The Bible is wondrously simple. Often there’s no need to return to its original languages for clarification, although tools like the BLB Searches box on the right sidebar of blbclassic.org’s homepage or a physical lexicon or concordance make fascinating and enlightening study even for those with no or little understanding of foreign tongues such as I. Every so often, however, the Bible reflects the complexities of the Spirit who engendered it. Hebrews 6:1-12 is a case in point. Passages like this put me off for years, but I’m finally ready to tackle the first section in Hebrews which gave me pause.
Scholars disagree about which human agent wrote this book, so I defer to their disunity and will refer to the human author anonymously, even though I think it’s Paul. In the New American Standard Bible (NASB) translation, Chapter 6 starts, “Therefore leaving the elementary teaching about the Christ, let us press on to maturity, not laying again a foundation of repentance from dead works and of faith toward God, of instruction about washings and laying on of hands, and the resurrection of the dead and eternal judgment.” It’s a pretty comprehensive list, and the word for “leaving” is aphiemi, which depicts shocking division such as divorce and death. Hebrews’s writer warns that he’s completely abandoning “the elementary teaching about the Christ” and pressing us “on to maturity.” His language indicates that the task ahead will be lofty, burdensome, unconnected to the topics he’s left in his dust and possible only with the aid of God (verse 3).
Before proceeding, then, please join me in asking for His help in understanding what lies before us.
The NASB dives into our topic a bit more gently than the King James Version (KJV):
For in the case of those who have once been enlightened and have tasted of the heavenly gift and have been made partakers of the Holy Spirit, and have tasted the good word of God and the powers of the age to come, and then have fallen away, it is impossible to renew them again to repentance, since they again crucify to themselves the Son of God and put Him to open shame.
The NASB passage above palatably sandwiches the same statement in verses (vs.) 4-6 which in the KJV’s verse (v). 4 opener is like biting a rock: “For it is impossible”.
Ouch. I don’t like impossibilities. I’ve even told my kids that nothing is impossible with God (Luke 1:37), so for Christ-followers the word “impossible” doesn’t exist. Yet here it is in Hebrews, and lacking the operative “with God” that makes all things possible (Matthew 19:26).
In Matthew 19:25-26, Jesus says that salvation is impossible without God, and the first question in our Hebrews passage seems to be, are we talking about salvation? According to the Hebrew author’s lengthy list of excluded topics, it would seem not. The writer says we’re only discussing the narrow case of those who have been “enlightened,” translated photizo, which definitely includes the idea of light. It does not definitely include “salvation” in any of its 11 New Testament (NT) uses. Geuomai is our next word of interest and means, “to taste (i.e. perceive the flavour of, partake of, enjoy), to try the flavour of), to feel, make trial of, experience; to take food, eat, to take nourishment, eat.” It’s used 15 times in the NT, 3 of those in Hebrews, and makes a stronger but still unconvincing case that our Hebrews 6 passage is discussing salvation even though geuomai is paired with “the heavenly gift” translated “epouranios dorea.” Gift, or dorea occurs 11 times in the NT, but when referring to salvation it is used with such verbs as “gave,” “receive,” “poured out” or “knew,” not merely “tasted.”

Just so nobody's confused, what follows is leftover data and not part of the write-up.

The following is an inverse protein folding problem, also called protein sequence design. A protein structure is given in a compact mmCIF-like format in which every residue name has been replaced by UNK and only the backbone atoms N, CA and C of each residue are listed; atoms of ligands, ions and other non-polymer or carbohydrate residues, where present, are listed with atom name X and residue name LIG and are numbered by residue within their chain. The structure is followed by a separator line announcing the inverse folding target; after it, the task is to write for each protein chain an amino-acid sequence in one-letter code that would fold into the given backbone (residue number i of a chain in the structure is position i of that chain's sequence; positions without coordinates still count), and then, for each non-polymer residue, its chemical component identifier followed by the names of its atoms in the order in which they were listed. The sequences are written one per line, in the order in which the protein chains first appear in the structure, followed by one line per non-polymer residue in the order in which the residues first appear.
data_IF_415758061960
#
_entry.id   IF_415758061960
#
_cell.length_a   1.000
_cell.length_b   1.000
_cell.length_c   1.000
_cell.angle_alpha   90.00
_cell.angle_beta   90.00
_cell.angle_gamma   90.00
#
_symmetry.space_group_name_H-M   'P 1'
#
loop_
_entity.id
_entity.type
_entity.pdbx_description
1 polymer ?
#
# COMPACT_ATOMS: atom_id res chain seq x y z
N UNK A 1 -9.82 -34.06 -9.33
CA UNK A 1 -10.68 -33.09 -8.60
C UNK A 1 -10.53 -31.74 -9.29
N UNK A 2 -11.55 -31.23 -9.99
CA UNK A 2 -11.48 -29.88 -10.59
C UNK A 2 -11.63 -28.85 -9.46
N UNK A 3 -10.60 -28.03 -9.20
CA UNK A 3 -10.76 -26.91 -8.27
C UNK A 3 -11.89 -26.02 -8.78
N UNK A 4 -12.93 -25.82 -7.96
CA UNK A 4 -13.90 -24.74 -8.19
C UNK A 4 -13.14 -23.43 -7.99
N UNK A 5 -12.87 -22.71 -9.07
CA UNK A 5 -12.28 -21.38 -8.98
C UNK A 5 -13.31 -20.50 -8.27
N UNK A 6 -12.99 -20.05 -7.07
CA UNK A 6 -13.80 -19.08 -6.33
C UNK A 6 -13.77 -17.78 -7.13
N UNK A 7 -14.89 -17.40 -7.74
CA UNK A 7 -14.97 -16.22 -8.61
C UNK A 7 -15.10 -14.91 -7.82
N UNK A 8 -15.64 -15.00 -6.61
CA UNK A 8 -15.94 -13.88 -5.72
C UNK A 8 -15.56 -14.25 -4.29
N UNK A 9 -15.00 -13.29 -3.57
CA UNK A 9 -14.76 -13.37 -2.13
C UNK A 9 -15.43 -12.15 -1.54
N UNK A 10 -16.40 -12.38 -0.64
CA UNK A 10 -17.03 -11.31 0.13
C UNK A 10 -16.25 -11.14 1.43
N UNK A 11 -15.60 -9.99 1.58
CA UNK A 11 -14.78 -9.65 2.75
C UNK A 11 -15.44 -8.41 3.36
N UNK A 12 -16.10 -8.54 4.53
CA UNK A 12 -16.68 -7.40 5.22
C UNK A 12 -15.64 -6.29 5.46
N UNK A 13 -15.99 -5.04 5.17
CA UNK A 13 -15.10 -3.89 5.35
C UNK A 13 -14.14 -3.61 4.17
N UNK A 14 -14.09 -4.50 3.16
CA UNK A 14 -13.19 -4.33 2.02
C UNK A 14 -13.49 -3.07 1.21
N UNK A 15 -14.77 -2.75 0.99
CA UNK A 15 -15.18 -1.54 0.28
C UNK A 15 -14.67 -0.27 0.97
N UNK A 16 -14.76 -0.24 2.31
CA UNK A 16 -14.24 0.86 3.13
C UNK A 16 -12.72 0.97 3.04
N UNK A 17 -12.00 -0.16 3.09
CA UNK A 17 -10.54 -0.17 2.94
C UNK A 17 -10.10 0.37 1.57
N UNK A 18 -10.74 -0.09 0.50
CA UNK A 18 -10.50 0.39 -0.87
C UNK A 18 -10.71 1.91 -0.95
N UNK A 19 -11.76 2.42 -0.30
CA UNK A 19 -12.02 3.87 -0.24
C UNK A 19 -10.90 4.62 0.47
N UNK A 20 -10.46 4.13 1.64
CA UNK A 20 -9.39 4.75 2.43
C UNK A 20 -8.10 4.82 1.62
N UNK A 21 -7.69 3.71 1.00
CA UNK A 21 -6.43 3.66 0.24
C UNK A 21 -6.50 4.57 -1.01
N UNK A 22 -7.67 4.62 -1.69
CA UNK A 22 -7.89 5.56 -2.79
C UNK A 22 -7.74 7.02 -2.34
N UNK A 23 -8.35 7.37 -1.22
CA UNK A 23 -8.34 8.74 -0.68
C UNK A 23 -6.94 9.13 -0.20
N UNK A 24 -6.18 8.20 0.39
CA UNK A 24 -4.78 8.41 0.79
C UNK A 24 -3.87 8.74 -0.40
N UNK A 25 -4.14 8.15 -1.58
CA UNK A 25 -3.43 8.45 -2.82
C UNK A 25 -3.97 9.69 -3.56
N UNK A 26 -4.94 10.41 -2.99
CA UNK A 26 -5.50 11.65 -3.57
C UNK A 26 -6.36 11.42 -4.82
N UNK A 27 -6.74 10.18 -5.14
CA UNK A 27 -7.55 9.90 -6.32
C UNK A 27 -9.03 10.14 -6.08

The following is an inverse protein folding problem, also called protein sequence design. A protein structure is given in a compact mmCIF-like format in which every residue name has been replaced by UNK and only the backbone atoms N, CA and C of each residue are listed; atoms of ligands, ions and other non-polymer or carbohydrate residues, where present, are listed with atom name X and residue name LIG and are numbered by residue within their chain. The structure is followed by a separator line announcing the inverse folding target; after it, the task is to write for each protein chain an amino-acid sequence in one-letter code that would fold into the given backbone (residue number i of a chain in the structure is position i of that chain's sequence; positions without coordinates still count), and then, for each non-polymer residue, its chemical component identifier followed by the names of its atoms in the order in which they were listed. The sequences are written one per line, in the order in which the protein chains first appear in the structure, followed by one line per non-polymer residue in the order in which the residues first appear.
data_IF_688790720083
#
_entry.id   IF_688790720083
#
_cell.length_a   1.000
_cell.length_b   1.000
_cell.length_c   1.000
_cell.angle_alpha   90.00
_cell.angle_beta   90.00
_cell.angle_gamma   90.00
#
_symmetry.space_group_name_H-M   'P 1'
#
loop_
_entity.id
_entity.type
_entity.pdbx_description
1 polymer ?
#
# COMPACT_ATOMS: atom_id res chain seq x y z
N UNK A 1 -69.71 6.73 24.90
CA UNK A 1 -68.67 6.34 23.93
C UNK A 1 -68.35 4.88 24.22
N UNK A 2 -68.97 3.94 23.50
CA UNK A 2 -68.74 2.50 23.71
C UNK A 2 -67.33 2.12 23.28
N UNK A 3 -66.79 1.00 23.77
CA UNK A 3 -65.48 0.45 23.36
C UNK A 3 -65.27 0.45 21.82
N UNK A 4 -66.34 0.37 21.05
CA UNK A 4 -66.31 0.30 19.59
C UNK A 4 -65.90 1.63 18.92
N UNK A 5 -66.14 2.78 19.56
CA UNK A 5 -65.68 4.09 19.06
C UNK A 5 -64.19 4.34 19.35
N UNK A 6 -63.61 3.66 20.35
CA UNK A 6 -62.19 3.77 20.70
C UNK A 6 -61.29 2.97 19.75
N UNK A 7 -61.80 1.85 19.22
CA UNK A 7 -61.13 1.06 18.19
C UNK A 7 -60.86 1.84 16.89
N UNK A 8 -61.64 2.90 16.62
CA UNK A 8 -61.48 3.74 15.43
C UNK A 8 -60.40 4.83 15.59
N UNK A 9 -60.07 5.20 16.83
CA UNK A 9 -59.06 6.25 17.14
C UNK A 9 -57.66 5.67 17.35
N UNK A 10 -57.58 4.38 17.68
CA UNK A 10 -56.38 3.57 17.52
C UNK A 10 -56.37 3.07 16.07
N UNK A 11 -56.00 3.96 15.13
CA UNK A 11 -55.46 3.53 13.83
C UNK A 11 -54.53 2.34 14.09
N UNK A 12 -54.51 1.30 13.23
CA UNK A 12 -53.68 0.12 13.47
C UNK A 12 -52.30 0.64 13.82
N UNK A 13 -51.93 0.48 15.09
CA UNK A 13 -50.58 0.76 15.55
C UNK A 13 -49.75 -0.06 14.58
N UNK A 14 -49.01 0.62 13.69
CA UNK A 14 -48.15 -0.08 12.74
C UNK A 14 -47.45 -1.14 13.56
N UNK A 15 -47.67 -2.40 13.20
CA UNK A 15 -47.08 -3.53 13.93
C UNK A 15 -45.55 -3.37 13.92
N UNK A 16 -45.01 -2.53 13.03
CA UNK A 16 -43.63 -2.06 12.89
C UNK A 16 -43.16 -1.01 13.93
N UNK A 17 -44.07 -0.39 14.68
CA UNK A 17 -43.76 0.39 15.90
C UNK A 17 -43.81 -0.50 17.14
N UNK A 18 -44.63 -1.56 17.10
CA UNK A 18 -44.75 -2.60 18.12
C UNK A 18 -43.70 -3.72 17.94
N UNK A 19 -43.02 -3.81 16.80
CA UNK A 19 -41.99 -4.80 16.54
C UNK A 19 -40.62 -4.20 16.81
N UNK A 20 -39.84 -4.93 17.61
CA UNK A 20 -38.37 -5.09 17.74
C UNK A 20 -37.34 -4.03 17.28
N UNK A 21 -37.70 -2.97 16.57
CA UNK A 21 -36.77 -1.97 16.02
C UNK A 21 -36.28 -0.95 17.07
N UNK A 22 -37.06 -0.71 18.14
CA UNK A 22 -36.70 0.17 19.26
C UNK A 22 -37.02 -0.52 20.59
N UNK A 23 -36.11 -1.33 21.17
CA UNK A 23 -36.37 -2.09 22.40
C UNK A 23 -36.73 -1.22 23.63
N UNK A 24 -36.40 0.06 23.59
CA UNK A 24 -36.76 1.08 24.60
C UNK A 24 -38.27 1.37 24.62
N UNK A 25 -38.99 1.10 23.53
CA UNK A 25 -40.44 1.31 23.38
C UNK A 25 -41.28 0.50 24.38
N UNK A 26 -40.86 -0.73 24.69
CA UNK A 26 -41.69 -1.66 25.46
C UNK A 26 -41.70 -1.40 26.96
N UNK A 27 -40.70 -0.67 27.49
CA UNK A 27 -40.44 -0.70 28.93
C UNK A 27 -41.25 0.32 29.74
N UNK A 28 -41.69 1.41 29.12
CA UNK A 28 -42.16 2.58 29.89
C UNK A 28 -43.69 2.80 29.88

Ginomai, similar to geuomai and italicized in the phrase “have been made partakers of the Holy Spirit,” lends by far the most credence to the argument that salvation is being discussed in this passage–if not for the heftier contrary evidence before and after it. Variants of ginomai occur 678 times in the NT and can mean many things both literal and figurative, whereas “partakers” in the phrase above is metochos which occurs 6 times in the NT (5 in Hebrews alone) and has 2 meanings: “sharing in, partaking” and “a partner (in a work, office, dignity).” Three of the 5 Hebrews appearances (3:1, 14; 6:4) do seem to indicate a more permanent relationship similar to that of salvation.
V. 5 offers 2 of the last qualifiers: “and have tasted the good word of God and the powers of the age to come”. “Tasted” is geuomai again. “Good word” is simply kalos rhema, the generic sense of something good with the generic sense of something spoken. Both words are used many times in the NT. “Powers” is dynamis meaning physical or moral force, and “age” is aion meaning “for ever, an unbroken age, perpetuity of time, eternity; the worlds, universe; period of time, age.” Both words are used a lot in the NT. “To come” is mello, conveying something that will happen in the near or distant future.
V. 6 offers the final qualifier: “and then have fallen away (emphasis not mine).” This phrase is translated parapipto which means “to fall beside a person or thing or to slip aside as in to deviate from the right path, turn aside, wander; to error; to fall away (from the true faith): from worship of Jehovah”. In the entire NT, parapipto occurs only once: in our passage.